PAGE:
Sales & Marketing 4 (and final!)

Welcome to the 4th and final instalment of Sales & Marketing. We’re going to take a peak at a real life small business in my home town and see what makes his long standing family owned business outstanding. It’s a rental business and they make the business of renting look like a lot of fun. Here’s to Ward’s Rentals of Lethbridge.

Passion. The fundamental driver behind all sales and marketing.

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Tribute to the Families of 9’11

It is the 10 year anniversary of 9’11. I wish to dedicate this blog entry to the families of those who were directly affected by the tragedy.

Much has been said and written about this tragedy. Without a doubt, the implications of 9’11 are global. Without losing sight of, or minimizing this global magnitude, I wish to dedicate this simple prayer on those families directly affected, now mourning for 10 years at the loss of a loved one.

Prayers for the Families of 9'11

The LORD bless you and keep you;
The LORD make His face shine upon you,
And be gracious to you;
The LORD lift up His countenance upon you,
And give you peace.


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Sales & Marketing 3

Sales and marketing video episode 3.

Enjoy, tweet, post and share!

And as always, comments please!


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Sales and Marketing Part 2

After taking a wee break from my blogs, I am back! Thanks for returning to visit.

My last post was addressing sales and marketing. As you read through previous posts, you’ll see that it’s a topic I’m pretty passionate about. Let’s continue down that path.

The new world of sales and marketing is service focused. Customers have too many options to be put under pressure by anyone. Recently, after completing a transaction with a customer, I asked about the experience they had with other companies also competing for their business. I do this on every sale, by the way, whether I get the business or not. There’s a mini-lesson for you.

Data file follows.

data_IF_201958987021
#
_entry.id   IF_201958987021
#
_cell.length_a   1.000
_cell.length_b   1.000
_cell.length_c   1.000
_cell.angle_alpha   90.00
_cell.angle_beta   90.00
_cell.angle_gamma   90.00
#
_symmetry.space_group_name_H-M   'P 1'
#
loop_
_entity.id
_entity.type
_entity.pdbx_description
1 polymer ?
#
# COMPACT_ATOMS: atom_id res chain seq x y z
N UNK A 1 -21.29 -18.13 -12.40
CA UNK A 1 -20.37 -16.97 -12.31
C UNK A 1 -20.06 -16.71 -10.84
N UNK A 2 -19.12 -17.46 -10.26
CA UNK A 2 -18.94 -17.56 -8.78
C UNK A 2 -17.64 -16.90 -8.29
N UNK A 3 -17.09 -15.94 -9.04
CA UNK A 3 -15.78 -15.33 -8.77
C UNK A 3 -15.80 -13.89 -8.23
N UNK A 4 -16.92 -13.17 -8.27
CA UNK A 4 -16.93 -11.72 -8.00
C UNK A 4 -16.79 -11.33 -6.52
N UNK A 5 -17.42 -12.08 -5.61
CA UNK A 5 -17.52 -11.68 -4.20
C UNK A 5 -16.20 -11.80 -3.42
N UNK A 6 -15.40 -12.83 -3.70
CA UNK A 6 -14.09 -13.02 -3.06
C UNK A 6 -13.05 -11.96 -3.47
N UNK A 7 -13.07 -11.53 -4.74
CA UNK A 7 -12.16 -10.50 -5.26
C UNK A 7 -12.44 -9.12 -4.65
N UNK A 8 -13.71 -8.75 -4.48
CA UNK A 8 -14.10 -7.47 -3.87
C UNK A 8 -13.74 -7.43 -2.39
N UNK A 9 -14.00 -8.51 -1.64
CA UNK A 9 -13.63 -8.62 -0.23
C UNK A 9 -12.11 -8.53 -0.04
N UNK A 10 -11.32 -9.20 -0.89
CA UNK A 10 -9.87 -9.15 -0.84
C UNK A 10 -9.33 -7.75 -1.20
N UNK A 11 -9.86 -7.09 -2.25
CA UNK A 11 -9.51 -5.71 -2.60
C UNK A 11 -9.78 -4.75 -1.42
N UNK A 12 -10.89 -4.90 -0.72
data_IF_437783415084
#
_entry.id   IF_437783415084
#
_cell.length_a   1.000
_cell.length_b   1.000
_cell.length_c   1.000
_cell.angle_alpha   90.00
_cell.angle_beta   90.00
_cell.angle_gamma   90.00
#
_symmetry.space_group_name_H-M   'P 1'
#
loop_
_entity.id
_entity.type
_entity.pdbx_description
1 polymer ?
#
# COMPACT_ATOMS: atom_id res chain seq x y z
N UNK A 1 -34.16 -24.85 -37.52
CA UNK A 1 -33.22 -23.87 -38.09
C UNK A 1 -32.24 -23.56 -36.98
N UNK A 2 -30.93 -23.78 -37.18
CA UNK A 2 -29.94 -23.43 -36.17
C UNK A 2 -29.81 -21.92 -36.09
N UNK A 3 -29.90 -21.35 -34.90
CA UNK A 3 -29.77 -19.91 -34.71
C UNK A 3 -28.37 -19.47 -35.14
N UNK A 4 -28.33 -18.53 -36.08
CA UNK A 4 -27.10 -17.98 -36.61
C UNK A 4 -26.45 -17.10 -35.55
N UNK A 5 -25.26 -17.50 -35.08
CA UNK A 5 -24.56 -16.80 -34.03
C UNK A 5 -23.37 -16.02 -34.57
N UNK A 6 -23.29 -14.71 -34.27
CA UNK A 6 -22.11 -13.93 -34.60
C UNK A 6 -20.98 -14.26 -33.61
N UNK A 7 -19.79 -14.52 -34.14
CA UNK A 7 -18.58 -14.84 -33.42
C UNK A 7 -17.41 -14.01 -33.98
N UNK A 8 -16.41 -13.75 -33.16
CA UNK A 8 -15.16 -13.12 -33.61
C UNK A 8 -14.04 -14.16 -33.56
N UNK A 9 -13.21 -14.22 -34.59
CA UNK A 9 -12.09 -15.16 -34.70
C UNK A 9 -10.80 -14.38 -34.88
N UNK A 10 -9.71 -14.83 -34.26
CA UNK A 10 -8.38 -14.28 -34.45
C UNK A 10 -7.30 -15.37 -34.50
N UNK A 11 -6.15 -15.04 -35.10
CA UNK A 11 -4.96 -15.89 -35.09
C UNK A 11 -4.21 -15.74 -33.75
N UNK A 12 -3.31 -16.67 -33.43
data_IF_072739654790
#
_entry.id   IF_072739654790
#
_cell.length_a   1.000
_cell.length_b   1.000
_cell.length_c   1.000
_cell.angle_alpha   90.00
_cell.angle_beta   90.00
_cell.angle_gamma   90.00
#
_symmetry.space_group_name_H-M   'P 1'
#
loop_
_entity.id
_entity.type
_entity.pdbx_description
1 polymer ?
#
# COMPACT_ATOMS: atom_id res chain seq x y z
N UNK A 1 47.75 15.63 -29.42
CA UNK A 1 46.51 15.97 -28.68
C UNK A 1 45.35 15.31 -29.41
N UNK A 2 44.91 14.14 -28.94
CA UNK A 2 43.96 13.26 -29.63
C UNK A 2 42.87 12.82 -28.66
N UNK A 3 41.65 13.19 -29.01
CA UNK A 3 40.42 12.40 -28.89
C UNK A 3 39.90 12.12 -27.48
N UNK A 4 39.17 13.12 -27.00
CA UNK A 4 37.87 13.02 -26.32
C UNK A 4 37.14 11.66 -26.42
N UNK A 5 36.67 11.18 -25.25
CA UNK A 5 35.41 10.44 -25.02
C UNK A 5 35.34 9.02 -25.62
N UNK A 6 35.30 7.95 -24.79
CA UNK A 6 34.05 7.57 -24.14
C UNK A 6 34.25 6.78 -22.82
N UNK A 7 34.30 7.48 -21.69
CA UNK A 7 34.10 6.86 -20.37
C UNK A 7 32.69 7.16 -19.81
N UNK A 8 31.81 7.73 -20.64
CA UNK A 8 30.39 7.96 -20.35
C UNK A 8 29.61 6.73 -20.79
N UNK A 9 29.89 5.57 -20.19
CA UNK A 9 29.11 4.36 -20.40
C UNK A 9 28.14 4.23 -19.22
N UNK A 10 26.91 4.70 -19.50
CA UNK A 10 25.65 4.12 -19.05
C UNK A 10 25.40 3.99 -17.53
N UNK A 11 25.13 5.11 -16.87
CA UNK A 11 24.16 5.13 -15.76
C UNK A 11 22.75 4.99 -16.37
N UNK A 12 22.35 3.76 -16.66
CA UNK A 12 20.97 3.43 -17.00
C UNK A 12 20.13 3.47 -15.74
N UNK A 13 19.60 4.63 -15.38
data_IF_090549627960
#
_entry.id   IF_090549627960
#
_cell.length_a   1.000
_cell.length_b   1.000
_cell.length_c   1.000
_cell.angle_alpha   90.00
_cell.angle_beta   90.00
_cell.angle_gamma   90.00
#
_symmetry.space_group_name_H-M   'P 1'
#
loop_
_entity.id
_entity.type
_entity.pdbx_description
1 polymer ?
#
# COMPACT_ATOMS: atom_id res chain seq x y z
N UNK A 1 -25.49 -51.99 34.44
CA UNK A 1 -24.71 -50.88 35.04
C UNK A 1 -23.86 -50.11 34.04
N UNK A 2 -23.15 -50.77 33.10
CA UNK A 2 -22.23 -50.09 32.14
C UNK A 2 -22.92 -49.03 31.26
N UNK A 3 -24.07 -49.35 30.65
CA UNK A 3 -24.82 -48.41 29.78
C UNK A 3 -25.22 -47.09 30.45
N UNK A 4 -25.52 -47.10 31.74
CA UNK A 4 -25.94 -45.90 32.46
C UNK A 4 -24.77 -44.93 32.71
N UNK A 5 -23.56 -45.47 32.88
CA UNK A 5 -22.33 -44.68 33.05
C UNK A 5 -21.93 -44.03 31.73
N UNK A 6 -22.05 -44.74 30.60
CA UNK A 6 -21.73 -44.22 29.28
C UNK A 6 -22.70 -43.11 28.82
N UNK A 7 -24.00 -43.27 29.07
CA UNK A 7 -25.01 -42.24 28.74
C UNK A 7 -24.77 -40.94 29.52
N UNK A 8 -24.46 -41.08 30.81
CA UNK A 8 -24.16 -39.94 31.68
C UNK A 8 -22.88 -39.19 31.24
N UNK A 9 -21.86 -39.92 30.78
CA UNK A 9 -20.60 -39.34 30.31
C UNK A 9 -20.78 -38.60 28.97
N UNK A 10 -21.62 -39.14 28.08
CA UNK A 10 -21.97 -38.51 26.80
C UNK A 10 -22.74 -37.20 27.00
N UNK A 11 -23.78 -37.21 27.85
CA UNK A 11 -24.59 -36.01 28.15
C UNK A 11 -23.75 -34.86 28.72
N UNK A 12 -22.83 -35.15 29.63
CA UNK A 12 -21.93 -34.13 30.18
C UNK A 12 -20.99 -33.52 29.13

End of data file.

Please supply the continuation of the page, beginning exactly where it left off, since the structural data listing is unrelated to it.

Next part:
Their response was that although I wasn’t the cheapest company, they really appreciated the service and the attention to detail. To them it was worth spending a little more.

Take note, it’s the little things that matter. Here are three things to do before every customer interaction to help you keep focused:

1. Think through the first 2 minutes. Exactly what you’ll say when you introduce yourself. Picture yourself smiling. Picture them smiling. Set the tone in those first 2 minutes and you’re on your way.

2. Check your appearance. Ever noticed how you walk a little taller when you’re all dressed up? Put a suit on a man and he grows a couple of inches! Well, the same is true for sales. The better you look (and smell), the better you’ll feel.

3. Surprise them. I am getting in the habit of asking my customers what their preferred coffee is. And then I bring it to them! Nothing warms up the relationship building process quite as quickly as a warm cup of java. Plus, it serves my addiction well.

Focus on the little things. Do them better than anyone else. You’ll be surprised how well received this is by your customers.

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Sales and Marketing Part 1

This is the first of a multipart video series on Sales and Marketing. The old world of sales was filled with high pressure tactics and a ‘close at all costs’ strategy. It’s never been a system I subscribed to. The new world of sales is customer-centric and service focused. It’s about time!


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3 Easy Steps to building your business

My family and I were having a dinner conversation a while ago. During the course of conversation, we were discussing jobs and business. I asked Cole “what does it mean when you own your own business?” His answer is the subject of this entry. I’ll break his answer into the three natural segments he gave me.

“Well, first you have to get a little shop.” He couldn’t be more right! You have to start by establishing the basis of your operation. Not every small biz needs a store front or a ‘shop’, but you need to decide what it is you stand for, where you’ll be working from and

what exactly you hope to achieve. BE SPECIFIC! You have to be super clear on what your ‘shop’ is and what you plan for it to be. Call it vision, mission, unique selling proposition or whatever you want. Your little shop will begin to take on it’s own DNA the minute you open the doors and you need to clear on what that DNA is to look like or else it will evolve into whatever the strongest personalities on your team will make it. Step 1: build a little shop.

“Then you have to get really popular with your customers.” Owners, this is sheer gold. The single most important function of an owner, the one place he must begin, sustain and an increase momentum from now until the grave is sales and marketing. Packaging, delivery, follow up will all be able to happen, but not until you get sales flowing. The world is full of really fantastic business ideas that flared up like fireworks and died just as fast. You get some investment money, build your dream shop and then run out of cash because you have no sales. It’s a dark road, but not a lonely one. If there is any one thing you must become obsessed with, it’s sales and marketing. It’s not that you can’t hire great people who can help with this. But like the building of your shop, it needs direction. It needs your DNA. Step 2, according to an eight year old, Get popular with your customers.